New CSR Regime – Is It Philanthropy Or A Tax Levy

Apart from casting onerous legal obligations on the company, the new CSR regime provides for the imposition of stringent monetary penalties for non-compliance with the CSR mandate. Under Section 135(7), stringent penalties can be imposed on the company, and every officer in default. Although Section 135(7) has been ‘decriminalised’, it is among the few provisions of the Act where the quantum of ‘penalty’ has not been significantly reduced.

Within a span of eight years, there has been a major departure from the original objective of CSR, which was envisaged to encourage corporate philanthropy. During the parliamentary debate on the Companies Bill, the then Minister for Corporate Affairs had given a categorical assurance to Parliament that CSR expenditure shall only be voluntary. With the notification of the new CSR regime, the CSR obligation is now akin to an additional tax liability imposed on companies.

Obligating companies to spend 2% of net profits on CSR, but not allowing tax deductibility of such legitimate expenditure is harsh and unfair to companies – particularly when such expenditure could be availed as a tax deduction under various provisions of the Income Tax Act, prior to the introduction of Section 135. The CSR obligation is applicable only when one carries on business through a company registered under the Act. Other forms of business organisations like partnerships, LLPs, and sole proprietorships do not have to fulfill this obligation even if they have bumper profits. One could argue that this is arbitrary and unreasonable. It is doubtful whether this provision will pass the test of judicial scrutiny, if one were to challenge its constitutional validity under Article 14 and 19(1)(g) of the Constitution.


[1] Explanatory Notes to the provisions of the Finance Act, 2014, Central Board of Direct Taxes Circular No. 01/2015, issued on January 21, 2015.

[2] The MCA had set-two High Level Committees on to examine the CSR framework, in 2015 and 2019.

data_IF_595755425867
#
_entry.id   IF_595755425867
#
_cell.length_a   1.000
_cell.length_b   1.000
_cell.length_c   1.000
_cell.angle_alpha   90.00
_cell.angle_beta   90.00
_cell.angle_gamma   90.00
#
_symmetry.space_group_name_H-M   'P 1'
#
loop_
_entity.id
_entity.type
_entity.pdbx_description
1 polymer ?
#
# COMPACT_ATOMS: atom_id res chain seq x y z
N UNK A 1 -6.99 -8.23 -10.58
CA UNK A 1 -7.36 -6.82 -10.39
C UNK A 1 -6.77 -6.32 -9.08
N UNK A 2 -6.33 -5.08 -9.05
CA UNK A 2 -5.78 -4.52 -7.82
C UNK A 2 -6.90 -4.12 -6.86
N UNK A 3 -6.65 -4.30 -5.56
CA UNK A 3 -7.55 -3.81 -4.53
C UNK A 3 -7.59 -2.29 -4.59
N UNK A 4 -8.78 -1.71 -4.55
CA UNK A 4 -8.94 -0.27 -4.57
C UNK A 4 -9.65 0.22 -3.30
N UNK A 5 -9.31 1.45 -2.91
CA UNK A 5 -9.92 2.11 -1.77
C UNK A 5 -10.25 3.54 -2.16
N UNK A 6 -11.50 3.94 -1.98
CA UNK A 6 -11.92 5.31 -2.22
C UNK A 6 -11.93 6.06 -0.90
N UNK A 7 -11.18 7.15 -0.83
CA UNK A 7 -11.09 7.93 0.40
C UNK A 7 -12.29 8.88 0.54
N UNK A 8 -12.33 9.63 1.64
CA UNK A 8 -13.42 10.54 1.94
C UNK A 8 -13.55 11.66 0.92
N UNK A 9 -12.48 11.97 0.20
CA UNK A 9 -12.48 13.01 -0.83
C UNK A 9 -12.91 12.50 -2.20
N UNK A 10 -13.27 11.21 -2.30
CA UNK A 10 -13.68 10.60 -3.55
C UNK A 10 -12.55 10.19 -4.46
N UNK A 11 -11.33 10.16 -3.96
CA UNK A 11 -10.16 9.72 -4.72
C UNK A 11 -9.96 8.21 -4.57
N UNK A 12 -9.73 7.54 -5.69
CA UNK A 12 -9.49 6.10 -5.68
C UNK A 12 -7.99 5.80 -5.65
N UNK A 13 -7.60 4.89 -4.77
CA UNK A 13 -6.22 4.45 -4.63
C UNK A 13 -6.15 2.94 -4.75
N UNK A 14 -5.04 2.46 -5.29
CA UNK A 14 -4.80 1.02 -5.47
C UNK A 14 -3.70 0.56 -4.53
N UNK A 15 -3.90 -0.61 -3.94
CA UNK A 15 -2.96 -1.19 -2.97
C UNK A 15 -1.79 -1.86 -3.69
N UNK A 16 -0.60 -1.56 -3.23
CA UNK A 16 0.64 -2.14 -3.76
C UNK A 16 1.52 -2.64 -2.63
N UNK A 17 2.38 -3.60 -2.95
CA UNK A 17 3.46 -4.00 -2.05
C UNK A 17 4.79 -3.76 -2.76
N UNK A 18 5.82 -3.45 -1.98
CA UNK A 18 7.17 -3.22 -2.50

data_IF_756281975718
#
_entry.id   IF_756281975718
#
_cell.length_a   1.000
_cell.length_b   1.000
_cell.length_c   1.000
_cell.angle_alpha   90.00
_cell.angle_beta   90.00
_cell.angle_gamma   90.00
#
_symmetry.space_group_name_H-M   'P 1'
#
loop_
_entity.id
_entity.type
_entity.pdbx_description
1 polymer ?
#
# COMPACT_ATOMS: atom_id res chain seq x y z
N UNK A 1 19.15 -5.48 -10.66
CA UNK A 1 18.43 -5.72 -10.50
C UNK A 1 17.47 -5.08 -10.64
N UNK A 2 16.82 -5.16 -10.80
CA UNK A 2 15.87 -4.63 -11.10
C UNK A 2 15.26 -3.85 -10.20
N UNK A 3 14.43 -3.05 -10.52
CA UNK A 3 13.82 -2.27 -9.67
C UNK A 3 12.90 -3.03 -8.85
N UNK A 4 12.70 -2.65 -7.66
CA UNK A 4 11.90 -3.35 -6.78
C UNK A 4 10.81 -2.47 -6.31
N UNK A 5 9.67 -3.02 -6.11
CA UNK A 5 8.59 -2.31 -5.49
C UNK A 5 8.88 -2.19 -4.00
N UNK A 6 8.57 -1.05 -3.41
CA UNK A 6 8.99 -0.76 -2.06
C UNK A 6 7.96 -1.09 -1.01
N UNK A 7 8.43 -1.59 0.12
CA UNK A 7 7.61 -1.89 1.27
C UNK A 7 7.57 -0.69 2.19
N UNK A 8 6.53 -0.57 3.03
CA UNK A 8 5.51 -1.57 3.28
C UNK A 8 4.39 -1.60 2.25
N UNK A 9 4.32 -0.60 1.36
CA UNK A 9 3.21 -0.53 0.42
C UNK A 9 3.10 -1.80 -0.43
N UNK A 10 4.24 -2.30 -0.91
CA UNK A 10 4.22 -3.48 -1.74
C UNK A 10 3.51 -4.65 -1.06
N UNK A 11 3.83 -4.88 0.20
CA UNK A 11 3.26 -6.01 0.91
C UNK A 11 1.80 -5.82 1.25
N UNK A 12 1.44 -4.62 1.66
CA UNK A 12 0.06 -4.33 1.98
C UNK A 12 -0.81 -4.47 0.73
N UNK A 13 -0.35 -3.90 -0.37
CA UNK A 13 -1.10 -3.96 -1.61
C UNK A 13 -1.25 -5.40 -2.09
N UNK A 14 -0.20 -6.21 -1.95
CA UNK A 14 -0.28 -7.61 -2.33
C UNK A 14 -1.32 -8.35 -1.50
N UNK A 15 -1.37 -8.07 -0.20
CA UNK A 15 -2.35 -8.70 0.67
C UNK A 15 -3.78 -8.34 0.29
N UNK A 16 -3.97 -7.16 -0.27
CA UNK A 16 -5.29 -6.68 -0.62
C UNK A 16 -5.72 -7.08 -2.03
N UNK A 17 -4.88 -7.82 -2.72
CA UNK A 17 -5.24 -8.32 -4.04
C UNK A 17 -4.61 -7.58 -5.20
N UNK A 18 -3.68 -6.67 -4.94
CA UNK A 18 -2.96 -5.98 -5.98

[3] State of Rajasthan v. Basant Agrotech (India) Limited, (2013) 15 SCC 1; Mahabir Vegetable Oils Private Limited v. State of Haryana, (2006) 3 SCC 620; M.D. University v. Jahan Singh, (2007) 5 SCC 77; State of Madhya Pradesh v. Tikamdas, (1975) 2 SCC 100.

[4] Under Section 469(1), the Central Government may, by notification, make rules for carrying out the provisions of this Act. Section 469(2) states as follows – “Without prejudice to the generality of the provisions of sub-section (1), the Central Government may make rules for all or any of the matters which by this Act are required to be, or may be, prescribed or in respect of which provision is to be or may be made by rules”.

[5] The term “ongoing project” defined under Rule 2(1)(i) of the CSR Rules (as amended on January 22, 2021). Under Rule 2(1)(i), – “Ongoing Project” means a multi-year project undertaken by a Company in fulfilment of its CSR obligation having timelines not exceeding three years excluding the financial year in which it was commenced, and shall include such project that was initially not approved as a multi-year project but whose duration has been extended beyond one year by the board based on reasonable justification.

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